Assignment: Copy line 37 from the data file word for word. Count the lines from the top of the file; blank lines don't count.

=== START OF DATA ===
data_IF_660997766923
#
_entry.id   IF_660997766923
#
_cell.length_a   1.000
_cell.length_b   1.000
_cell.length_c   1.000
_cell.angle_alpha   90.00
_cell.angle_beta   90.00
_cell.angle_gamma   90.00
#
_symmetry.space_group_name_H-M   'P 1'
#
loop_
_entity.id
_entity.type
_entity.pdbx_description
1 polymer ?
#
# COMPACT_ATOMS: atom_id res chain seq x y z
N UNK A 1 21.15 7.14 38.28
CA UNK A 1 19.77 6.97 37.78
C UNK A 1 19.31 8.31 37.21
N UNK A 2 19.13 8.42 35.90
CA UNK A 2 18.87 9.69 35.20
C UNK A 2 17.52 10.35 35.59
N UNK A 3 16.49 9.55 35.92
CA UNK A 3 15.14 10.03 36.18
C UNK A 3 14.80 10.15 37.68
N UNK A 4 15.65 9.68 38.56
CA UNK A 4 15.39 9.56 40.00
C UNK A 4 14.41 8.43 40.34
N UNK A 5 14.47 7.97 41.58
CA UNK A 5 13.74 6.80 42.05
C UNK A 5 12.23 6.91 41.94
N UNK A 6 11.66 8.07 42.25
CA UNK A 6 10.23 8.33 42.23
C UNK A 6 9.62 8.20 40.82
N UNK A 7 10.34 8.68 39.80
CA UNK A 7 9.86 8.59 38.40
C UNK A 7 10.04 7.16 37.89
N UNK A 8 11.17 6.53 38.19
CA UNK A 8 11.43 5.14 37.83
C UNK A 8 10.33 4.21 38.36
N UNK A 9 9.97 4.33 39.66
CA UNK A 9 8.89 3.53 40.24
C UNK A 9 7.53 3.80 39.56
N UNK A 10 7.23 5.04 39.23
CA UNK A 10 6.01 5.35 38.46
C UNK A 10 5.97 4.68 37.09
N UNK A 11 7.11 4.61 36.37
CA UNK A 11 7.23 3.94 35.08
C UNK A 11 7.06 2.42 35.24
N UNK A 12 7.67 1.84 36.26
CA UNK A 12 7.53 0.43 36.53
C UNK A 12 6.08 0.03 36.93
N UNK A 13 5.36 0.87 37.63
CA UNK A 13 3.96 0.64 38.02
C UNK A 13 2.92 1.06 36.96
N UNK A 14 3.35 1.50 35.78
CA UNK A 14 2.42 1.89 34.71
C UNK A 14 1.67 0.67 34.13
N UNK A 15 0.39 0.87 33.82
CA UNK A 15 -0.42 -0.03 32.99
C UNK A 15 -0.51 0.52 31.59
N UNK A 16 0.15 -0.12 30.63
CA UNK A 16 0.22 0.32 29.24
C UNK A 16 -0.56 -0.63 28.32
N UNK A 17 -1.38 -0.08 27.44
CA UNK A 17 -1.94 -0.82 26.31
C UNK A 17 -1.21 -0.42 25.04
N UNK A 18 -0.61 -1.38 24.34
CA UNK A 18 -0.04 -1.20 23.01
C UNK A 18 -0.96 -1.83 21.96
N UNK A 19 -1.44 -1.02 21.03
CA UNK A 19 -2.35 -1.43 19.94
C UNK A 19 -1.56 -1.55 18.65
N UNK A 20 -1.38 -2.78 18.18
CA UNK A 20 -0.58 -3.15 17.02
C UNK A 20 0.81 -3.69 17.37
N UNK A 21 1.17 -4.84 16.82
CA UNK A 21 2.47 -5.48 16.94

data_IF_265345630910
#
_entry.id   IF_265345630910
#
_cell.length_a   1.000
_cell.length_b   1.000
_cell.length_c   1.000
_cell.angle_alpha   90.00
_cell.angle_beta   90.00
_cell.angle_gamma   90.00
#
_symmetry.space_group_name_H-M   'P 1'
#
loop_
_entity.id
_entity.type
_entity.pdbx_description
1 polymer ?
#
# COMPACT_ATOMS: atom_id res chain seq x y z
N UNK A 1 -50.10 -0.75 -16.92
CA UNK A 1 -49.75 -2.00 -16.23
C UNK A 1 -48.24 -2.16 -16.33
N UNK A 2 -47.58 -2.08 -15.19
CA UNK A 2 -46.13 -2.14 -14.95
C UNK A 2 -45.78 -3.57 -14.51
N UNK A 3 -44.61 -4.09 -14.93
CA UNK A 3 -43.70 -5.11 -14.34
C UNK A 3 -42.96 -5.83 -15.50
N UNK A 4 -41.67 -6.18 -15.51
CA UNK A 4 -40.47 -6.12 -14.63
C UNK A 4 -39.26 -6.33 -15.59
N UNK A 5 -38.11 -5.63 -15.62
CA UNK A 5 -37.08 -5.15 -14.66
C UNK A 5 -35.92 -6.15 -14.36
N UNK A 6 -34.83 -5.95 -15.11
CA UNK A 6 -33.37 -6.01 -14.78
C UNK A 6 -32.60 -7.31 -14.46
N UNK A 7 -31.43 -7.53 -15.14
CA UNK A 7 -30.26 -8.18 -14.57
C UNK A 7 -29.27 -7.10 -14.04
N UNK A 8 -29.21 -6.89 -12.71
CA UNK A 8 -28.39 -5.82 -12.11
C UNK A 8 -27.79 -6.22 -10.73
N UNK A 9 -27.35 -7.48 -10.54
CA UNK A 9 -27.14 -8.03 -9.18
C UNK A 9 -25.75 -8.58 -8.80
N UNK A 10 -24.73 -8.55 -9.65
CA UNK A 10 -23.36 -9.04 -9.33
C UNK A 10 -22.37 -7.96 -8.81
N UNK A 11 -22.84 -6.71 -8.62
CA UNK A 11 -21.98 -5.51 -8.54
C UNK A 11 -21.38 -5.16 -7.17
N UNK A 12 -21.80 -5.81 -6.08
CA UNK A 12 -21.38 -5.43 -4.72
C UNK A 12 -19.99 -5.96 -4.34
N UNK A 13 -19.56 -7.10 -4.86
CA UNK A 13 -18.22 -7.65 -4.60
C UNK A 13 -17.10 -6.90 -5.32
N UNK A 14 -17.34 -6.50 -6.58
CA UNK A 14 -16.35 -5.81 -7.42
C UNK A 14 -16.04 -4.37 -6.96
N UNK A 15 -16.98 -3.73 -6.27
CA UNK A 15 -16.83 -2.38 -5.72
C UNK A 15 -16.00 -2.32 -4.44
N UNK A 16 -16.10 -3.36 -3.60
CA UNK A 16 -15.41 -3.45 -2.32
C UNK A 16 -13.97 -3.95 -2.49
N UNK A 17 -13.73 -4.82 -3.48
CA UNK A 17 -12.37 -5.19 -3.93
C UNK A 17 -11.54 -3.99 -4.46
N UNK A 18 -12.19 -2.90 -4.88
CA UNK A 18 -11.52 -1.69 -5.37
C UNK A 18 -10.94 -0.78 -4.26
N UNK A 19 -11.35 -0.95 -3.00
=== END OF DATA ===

CA UNK A 6 10.23 8.33 42.23